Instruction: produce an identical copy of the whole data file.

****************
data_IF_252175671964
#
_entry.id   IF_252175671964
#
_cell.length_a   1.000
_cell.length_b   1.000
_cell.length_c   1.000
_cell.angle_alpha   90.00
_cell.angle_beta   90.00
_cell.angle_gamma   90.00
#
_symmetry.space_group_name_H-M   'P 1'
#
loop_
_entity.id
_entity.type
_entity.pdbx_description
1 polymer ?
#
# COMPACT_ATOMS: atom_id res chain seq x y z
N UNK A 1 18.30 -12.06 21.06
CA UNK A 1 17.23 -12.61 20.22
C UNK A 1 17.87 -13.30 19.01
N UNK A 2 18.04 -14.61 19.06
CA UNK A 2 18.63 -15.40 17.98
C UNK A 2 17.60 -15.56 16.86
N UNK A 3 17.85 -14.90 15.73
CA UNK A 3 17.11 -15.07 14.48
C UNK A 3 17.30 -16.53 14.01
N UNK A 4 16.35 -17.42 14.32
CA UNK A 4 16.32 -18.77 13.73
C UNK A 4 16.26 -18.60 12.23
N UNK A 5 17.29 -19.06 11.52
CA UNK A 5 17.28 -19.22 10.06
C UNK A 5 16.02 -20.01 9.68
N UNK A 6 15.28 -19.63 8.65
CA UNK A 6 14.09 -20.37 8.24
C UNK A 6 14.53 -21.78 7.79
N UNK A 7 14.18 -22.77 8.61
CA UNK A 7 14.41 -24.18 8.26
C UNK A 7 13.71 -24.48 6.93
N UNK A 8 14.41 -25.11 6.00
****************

data_IF_252175671964
#
_entry.id   IF_252175671964
#
_cell.length_a   1.000
_cell.length_b   1.000
_cell.length_c   1.000
_cell.angle_alpha   90.00
_cell.angle_beta   90.00
_cell.angle_gamma   90.00
#
_symmetry.space_group_name_H-M   'P 1'
#
loop_
_entity.id
_entity.type
_entity.pdbx_description
1 polymer ?
#
# COMPACT_ATOMS: atom_id res chain seq x y z
N UNK A 1 18.30 -12.06 21.06
CA UNK A 1 17.23 -12.61 20.22
C UNK A 1 17.87 -13.30 19.01
N UNK A 2 18.04 -14.61 19.06
CA UNK A 2 18.63 -15.40 17.98
C UNK A 2 17.60 -15.56 16.86
N UNK A 3 17.85 -14.90 15.73
CA UNK A 3 17.11 -15.07 14.48
C UNK A 3 17.30 -16.53 14.01
N UNK A 4 16.35 -17.42 14.32
CA UNK A 4 16.32 -18.77 13.73
C UNK A 4 16.26 -18.60 12.23
N UNK A 5 17.29 -19.06 11.52
CA UNK A 5 17.28 -19.22 10.06
C UNK A 5 16.02 -20.01 9.68
N UNK A 6 15.28 -19.63 8.65
CA UNK A 6 14.09 -20.37 8.24
C UNK A 6 14.53 -21.78 7.79
N UNK A 7 14.18 -22.77 8.61
CA UNK A 7 14.41 -24.18 8.26
C UNK A 7 13.71 -24.48 6.93
N UNK A 8 14.41 -25.11 6.00